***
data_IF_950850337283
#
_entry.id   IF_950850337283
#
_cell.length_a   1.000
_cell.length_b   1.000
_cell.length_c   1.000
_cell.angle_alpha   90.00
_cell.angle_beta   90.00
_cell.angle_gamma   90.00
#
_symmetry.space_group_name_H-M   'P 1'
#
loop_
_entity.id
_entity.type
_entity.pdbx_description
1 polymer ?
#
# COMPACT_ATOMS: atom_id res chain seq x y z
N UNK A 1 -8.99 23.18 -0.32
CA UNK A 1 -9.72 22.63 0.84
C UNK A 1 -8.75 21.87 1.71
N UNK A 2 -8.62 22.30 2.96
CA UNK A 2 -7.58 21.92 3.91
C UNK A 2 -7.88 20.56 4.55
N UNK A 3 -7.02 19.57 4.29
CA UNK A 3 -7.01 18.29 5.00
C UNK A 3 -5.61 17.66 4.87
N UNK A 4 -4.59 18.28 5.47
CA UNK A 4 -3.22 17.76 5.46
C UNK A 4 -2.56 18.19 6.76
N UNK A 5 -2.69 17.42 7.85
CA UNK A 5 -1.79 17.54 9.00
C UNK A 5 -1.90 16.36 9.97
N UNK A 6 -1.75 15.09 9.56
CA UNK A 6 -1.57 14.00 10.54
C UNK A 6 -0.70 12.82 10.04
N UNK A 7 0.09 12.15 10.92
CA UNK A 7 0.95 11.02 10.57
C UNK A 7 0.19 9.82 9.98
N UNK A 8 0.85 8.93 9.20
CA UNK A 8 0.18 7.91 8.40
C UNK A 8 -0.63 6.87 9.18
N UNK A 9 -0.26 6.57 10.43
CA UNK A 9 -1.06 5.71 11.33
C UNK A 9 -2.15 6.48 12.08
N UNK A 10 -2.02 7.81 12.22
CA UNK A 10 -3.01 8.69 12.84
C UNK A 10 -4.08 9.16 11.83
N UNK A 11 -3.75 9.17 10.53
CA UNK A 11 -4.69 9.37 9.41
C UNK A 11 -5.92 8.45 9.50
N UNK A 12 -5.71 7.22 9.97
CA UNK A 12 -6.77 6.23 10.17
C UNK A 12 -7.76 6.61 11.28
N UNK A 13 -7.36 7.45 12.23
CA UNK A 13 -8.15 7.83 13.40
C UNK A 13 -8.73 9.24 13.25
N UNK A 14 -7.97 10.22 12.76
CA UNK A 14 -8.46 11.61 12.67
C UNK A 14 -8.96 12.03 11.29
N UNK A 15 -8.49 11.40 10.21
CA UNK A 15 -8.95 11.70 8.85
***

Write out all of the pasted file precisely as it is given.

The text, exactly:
data_IF_950850337283
#
_entry.id   IF_950850337283
#
_cell.length_a   1.000
_cell.length_b   1.000
_cell.length_c   1.000
_cell.angle_alpha   90.00
_cell.angle_beta   90.00
_cell.angle_gamma   90.00
#
_symmetry.space_group_name_H-M   'P 1'
#
loop_
_entity.id
_entity.type
_entity.pdbx_description
1 polymer ?
#
# COMPACT_ATOMS: atom_id res chain seq x y z
N UNK A 1 -8.99 23.18 -0.32
CA UNK A 1 -9.72 22.63 0.84
C UNK A 1 -8.75 21.87 1.71
N UNK A 2 -8.62 22.30 2.96
CA UNK A 2 -7.58 21.92 3.91
C UNK A 2 -7.88 20.56 4.55
N UNK A 3 -7.02 19.57 4.29
CA UNK A 3 -7.01 18.29 5.00
C UNK A 3 -5.61 17.66 4.87
N UNK A 4 -4.59 18.28 5.47
CA UNK A 4 -3.22 17.76 5.46
C UNK A 4 -2.56 18.19 6.76
N UNK A 5 -2.69 17.42 7.85
CA UNK A 5 -1.79 17.54 9.00
C UNK A 5 -1.90 16.36 9.97
N UNK A 6 -1.75 15.09 9.56
CA UNK A 6 -1.57 14.00 10.54
C UNK A 6 -0.70 12.82 10.04
N UNK A 7 0.09 12.15 10.92
CA UNK A 7 0.95 11.02 10.57
C UNK A 7 0.19 9.82 9.98
N UNK A 8 0.85 8.93 9.20
CA UNK A 8 0.18 7.91 8.40
C UNK A 8 -0.63 6.87 9.18
N UNK A 9 -0.26 6.57 10.43
CA UNK A 9 -1.06 5.71 11.33
C UNK A 9 -2.15 6.48 12.08
N UNK A 10 -2.02 7.81 12.22
CA UNK A 10 -3.01 8.69 12.84
C UNK A 10 -4.08 9.16 11.83
N UNK A 11 -3.75 9.17 10.53
CA UNK A 11 -4.69 9.37 9.41
C UNK A 11 -5.92 8.45 9.50
N UNK A 12 -5.71 7.22 9.97
CA UNK A 12 -6.77 6.23 10.17
C UNK A 12 -7.76 6.61 11.28
N UNK A 13 -7.36 7.45 12.23
CA UNK A 13 -8.15 7.83 13.40
C UNK A 13 -8.73 9.24 13.25
N UNK A 14 -7.97 10.22 12.76
CA UNK A 14 -8.46 11.61 12.67
C UNK A 14 -8.96 12.03 11.29
N UNK A 15 -8.49 11.40 10.21
CA UNK A 15 -8.95 11.70 8.85